It was a tragedy that prompted the invention of the lugged rubber sole, by the Italian climber Vitale Bramani, in 1937. Bramani had lost six friends in a mountaineering accident two years before, and created a rutted, rugged, high-traction sole he hoped would help prevent such fatalities in future. But he could not have foreseen how its distinct tractor-tyre tread – branded Vibram – would become one of the most widely used shoe technologies for hikers, explorers and soldiers, including British commando units, which from 1940 lent it its unofficial moniker.
Vibram’s genius has not escaped luxury shoemakers, and this season the trend gathers pace. Tricker’s was using the commando sole as far back as the 1940s, and this winter’s Himalaya collection, inspired by Sir Edmund Hillary’s 1960s mountaineering expeditions, is made with shearling linings and commandos with a sandwiched white mid-sole. The Hardie brogue boot (£495) with hiking eyelets comes in burgundy, black and navy; the simple, clean-profiled Bishop (£495) evokes a Dr Martens eight-hole boot, while the Ottenburger (£495) has a motorcycle-boot-style gaiter cuff and straps, adding a dash of machismo. Corthay, meanwhile, deploys the commando sole for the new Aspen-inspired, patinated calfskin boot (£1,780) with ponyskin flanks in various colours.
Grenson always does chunky boots, and recently these have had commando soles and 1970s-style accents. The handpainted leather Fred boot (£220), with oversized punching and split welt sole, is a (literally) shining example. There’s also the toe-capped Derby Radley boot (£220) in black or tan burnished suede with natural-coloured welts. From Church’s comes an archetypal sturdy brogue boot, the McFarlane Highland (£395), with generous lines, enlarged eyelets and laces and a heavy grain texture – plus the shoe version, the McPherson Highland (£390).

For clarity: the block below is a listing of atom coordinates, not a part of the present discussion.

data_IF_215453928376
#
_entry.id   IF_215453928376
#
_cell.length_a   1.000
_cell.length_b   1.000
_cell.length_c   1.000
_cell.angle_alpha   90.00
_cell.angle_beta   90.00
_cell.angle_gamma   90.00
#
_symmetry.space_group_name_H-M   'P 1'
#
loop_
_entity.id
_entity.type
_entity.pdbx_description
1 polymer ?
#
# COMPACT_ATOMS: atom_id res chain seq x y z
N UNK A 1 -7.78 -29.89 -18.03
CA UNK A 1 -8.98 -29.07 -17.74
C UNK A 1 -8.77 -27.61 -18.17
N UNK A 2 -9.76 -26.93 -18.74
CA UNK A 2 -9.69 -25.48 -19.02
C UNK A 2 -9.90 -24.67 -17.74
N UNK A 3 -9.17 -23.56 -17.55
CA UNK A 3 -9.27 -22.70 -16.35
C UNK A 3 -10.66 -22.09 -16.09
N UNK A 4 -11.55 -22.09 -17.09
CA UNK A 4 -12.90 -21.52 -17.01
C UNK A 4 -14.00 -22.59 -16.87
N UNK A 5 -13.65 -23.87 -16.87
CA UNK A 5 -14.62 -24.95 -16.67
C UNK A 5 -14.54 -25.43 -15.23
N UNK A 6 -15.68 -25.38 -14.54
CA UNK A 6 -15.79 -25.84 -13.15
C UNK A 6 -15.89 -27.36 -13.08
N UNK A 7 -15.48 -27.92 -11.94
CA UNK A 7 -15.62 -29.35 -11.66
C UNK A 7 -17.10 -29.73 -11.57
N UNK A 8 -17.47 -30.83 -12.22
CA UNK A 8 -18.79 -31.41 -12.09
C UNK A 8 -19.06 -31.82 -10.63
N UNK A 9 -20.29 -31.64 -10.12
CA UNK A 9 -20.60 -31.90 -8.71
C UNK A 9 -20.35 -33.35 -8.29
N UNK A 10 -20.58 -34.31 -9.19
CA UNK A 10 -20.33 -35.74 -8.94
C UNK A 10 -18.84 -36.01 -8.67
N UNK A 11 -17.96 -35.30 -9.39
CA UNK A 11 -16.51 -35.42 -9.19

Lugged soles don’t have to be heavy. Crockett & Jones has been making commandos since the 1950s, and for the handsome new Snowdon boot (£500) has employed the Veldtschoen construction method, where waxed leather is applied over the edge of the welted sole, then the whole sandwich is sheared off for a streamlined effect. At Gaziano & Girling, the Urban Commando boot (£1,380) in the Deco range has an elegantly shaped “cedar” grain leather upper cleat binding with a commando sole, which can be custom-ordered in a variety of skins, including exotics such as lizard (£2,190 bespoke).
Monkstrap styles are getting the all-terrain treatment too. John Lobb’s mottled plum or navy leather William II (£895) has a Goodyear welted construction with heavy lugged soles and an elegant, contemporary profile. Santoni is famed for remarkable patinas, hues and signature monkstraps, and this season it has combined
all three with commando soles to great effect. Witness a double-buckle ankle boot in hand-coloured deep-blue crocodile (€6,750), which has a Goodyear construction and latex sole. Sturdier and without the buckle is the bordeaux leather (€1,050) or polished brick-red crocodile Derby (€5,950) with hand-stitched sole and the hearty black or brick-red wingtip Derby (€495) with punched-hole detailing and latex sole.
Tod’s has gone big on commando soles this season. A chunky leather lace-up (£445) with distinctive wing-tip seaming comes in a semi-shine leather finish, or navy or tan suede (£415) with bold brogue punching and a brothel-creeper feel. In contrast, another shoe (£425) recalls a Clarks Wallabee (remember when this geography-teacher stalwart was made cool by northern lads like The Verve’s Richard Ashcroft?), using a welted commando sole instead of spongy crepe.
Using a light colour for a commando sole lends a certain softness to the style. Christian Louboutin’s smart wing-tip Oxford brogues (£865) in sand suede have a multilayer rubber sole with a band of the brand’s signature red. A more unexpected design is the dark-soled Oxford toe-cap (£865) with vamps in Glenn check, or burgundy or gold raffia.
Other fashion-forward brands with smart new interpretations on the commando include Antwerp-based WeberHodelFeder, which pairs the boot soles (£665) with graduated colour contour lines, and Alexander McQueen which employs dandy-esque flourishes such as equestrian buckle straps on a Chelsea boot (£790). Bramani’s invention still provides the sure-footed, all-terrain capability it always has; but let’s be clear – it’s style, not safety, that’s leading the design agenda.